Skip to main content Skip to main navigation Skip to footer content

Student Honors Papers

The Student Honors Papers collection represents exemplary work in computer science at Illinois Wesleyan University. The Ames Library is proud to archive these and other honors projects in Digital Commons @ IWU, the University's online archive of student, faculty and staff scholarship and creative activity.

Generative adversarial networks (GANs) are now one of the key techniques for detecting anomalies in images, yielding remarkable results. Applying similar methods to discrete structures, such as text sequences, is still largely an unknown. In this work, we introduce a new GAN-based text anomaly detection method, called ARAE-AnoGAN, that trains an adversarially regularized autoencoder (ARAE) to reconstruct normal sentences and detects anomalies via a combined anomaly score based on the building blocks of ARAE. Finally, we present experimental results demonstrating the effectiveness of ARAE-AnoGAN and other deep learning methods in text anomaly detection.

Symmetry occurs in many constraint satisfaction problems, and it is important to deal with it efficiently and effectively, as it often leads to an exponential number of isomorphic assignments. Symmetric rows and columns in matrices are an important class of symmetries in constraint programming. In this work, we develop a new SAT encoding for partial lexicographical ordering constraints to break symmetries in such places. We also survey all the previous complete lex-leader encodings in literature and translate them into SAT encodings. We perform experimental analysis on how these lex-leader constraints impact the solving of Balanced Incomplete Block Design (BIBD) instances. Each encoding is able to outperform the other encodings on some instances, and they all perform close to each other; no clear winner can be drawn. Finally, the result shows that though using any lex-leader constraints is detrimental to finding a single BIBD, they are necessary in enumerating all BIBDs and proving non-existing designs.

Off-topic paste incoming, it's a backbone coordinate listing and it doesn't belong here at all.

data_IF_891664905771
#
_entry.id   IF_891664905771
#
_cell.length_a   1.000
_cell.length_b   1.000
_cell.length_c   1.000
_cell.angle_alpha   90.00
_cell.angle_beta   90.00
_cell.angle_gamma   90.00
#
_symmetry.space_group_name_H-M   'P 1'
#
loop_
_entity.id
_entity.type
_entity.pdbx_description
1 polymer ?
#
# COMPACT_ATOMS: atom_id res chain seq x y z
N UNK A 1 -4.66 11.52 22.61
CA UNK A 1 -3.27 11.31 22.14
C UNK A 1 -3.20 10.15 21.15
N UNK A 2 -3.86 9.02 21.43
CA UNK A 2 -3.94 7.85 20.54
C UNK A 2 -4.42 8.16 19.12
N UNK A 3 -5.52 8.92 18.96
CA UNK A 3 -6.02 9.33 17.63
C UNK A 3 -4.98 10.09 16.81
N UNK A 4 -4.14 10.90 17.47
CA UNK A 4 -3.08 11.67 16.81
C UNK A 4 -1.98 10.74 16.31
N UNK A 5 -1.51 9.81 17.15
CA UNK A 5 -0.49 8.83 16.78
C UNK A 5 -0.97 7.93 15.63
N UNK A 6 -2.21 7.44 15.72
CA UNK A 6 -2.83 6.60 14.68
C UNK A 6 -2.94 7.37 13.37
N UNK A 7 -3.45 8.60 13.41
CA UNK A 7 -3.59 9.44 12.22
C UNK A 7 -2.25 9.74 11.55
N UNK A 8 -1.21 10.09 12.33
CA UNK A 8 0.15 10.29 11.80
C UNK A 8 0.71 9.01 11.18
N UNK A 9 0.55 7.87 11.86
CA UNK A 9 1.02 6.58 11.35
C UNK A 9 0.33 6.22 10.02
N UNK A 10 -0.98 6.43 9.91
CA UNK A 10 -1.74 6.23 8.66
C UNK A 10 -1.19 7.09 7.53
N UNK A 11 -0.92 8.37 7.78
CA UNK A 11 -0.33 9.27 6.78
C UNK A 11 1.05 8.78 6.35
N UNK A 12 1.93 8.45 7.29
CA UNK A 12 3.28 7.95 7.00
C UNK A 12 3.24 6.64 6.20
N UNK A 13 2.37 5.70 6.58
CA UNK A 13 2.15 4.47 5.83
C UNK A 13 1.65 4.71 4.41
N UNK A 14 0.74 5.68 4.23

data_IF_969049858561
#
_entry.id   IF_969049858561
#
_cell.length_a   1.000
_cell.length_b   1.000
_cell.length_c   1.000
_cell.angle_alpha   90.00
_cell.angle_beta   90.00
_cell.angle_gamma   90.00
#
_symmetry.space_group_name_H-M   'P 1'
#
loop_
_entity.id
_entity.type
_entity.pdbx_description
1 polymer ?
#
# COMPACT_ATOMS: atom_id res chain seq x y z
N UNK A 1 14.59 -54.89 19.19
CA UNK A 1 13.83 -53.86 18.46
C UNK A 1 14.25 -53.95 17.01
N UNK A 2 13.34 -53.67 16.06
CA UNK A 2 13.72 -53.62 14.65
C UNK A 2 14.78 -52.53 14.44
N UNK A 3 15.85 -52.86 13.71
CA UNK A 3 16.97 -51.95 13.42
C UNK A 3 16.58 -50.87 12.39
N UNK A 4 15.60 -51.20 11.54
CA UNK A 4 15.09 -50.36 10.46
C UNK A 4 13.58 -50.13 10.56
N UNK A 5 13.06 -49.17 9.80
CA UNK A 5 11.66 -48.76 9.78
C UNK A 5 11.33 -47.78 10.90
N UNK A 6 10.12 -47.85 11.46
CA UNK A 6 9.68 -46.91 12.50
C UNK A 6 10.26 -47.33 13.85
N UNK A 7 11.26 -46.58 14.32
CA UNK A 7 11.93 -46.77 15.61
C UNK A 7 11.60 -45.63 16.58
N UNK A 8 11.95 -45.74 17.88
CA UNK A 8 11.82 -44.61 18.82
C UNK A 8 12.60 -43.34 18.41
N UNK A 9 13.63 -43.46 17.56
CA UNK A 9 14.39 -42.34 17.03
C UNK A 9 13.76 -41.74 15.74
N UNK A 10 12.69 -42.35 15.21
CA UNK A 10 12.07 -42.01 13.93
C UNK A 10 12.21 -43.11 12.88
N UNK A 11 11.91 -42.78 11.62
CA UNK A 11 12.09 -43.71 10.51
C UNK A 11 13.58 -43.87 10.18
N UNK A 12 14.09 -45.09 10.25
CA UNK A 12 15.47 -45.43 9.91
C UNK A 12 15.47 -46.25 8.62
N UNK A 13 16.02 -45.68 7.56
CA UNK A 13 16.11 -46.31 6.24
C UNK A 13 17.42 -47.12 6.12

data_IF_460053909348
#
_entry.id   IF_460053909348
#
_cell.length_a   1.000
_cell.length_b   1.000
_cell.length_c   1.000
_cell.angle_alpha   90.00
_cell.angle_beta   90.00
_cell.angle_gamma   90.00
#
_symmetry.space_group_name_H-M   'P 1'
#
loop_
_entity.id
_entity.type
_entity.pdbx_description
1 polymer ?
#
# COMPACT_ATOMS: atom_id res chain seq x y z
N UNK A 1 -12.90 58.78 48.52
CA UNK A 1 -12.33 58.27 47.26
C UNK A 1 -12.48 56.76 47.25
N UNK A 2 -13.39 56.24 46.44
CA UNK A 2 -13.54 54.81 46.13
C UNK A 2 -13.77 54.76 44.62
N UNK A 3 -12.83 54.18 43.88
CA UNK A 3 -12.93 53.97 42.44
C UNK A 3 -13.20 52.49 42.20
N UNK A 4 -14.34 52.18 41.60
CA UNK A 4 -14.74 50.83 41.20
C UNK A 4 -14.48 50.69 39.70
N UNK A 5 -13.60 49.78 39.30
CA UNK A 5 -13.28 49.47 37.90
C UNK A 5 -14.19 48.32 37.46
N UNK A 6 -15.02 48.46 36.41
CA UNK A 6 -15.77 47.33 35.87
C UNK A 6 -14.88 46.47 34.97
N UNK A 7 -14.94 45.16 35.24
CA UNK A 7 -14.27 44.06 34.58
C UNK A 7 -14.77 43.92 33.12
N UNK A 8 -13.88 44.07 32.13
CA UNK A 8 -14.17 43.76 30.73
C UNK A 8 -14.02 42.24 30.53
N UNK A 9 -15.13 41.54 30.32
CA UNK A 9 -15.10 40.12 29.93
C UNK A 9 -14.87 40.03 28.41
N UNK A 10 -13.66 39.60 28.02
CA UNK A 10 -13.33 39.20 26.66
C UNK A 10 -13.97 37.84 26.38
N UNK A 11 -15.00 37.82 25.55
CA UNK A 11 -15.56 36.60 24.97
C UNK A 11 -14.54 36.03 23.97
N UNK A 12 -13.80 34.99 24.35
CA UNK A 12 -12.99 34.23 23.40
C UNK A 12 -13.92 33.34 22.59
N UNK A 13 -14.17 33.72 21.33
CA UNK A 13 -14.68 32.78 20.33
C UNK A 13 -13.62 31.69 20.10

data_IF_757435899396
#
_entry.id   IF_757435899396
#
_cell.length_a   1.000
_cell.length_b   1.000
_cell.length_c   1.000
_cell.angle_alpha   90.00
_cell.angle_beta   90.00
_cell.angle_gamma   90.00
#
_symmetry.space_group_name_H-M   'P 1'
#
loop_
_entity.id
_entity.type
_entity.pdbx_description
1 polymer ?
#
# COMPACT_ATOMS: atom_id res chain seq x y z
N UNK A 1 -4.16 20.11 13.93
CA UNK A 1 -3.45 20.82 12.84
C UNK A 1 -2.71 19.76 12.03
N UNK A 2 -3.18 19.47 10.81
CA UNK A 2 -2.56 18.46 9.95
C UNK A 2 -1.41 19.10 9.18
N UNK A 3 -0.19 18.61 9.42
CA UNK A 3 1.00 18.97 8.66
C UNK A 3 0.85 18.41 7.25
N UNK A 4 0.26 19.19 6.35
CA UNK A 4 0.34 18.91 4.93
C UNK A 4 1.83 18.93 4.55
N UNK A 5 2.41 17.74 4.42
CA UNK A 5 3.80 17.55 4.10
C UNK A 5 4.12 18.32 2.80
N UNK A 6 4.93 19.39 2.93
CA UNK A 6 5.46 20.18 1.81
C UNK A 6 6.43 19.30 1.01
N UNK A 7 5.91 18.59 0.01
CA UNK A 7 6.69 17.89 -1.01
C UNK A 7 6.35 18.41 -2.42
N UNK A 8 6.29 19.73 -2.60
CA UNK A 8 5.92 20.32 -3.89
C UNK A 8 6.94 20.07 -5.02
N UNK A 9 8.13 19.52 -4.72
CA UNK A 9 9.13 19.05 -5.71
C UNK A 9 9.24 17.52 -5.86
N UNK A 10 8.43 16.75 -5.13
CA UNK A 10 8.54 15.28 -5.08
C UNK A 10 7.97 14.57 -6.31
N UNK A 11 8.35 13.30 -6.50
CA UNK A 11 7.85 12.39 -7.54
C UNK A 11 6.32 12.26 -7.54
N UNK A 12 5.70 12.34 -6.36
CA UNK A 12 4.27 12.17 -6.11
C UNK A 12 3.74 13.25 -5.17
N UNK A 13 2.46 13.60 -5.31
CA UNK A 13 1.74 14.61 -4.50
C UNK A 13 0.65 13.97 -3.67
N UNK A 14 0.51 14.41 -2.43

Constraint satisfaction problems (CSPs) involve finding assignments to a set of variables that satisfy some mathematical constraints. Unsatisfiable constraint problems are CSPs with no solution. However, useful characteristic subsets of these problems may be extracted with algorithms such as the MARCO algorithm, which outperforms the best known algorithms in the literature. A heuristic choice in the algorithm affects how it traverses the search space to output these subsets. This work analyzes the effect of this choice and introduces three improvements to the algorithm. The first of these improvements sacrifices completeness in terms of one type of subset in order to improve the output rate of another; the second and third are variations of a local search in between iterations of the algorithm which result in improved guidance in the search space. The performance of these improvements is analyzed both individually and in combinations across a variety of benchmarks and they are shown to improve the output rate of MARCO.

Boolean cardinality constraints are commonly translated (encoded) into Boolean CNF, a standard form for Boolean satisfiability problems, which can be solved using a standard SAT solving program. However, cardinality constraints are a simple generalization of clauses, and the complexity entailed by encoding them into CNF can be avoided by reasoning about cardinality constraints natively within a SAT solver. In this work, we compare the performance of two forms of native cardinality constraints against some of the best performing encodings from the literature. We designed a number of experiments, modeling the general use of cardinality constraints including crafted, random and application problems, to be run in parallel on a cluster of computers. Results show that native implementations substantially outperform CNF encodings on instances composed entirely of cardinality constraints, and instances that are mostly clauses with few cardinality constraints exhibit mixed results warranting further study.

Andrew Shallue - Associate Professor and Chair of Computer Science

Department - Computer Science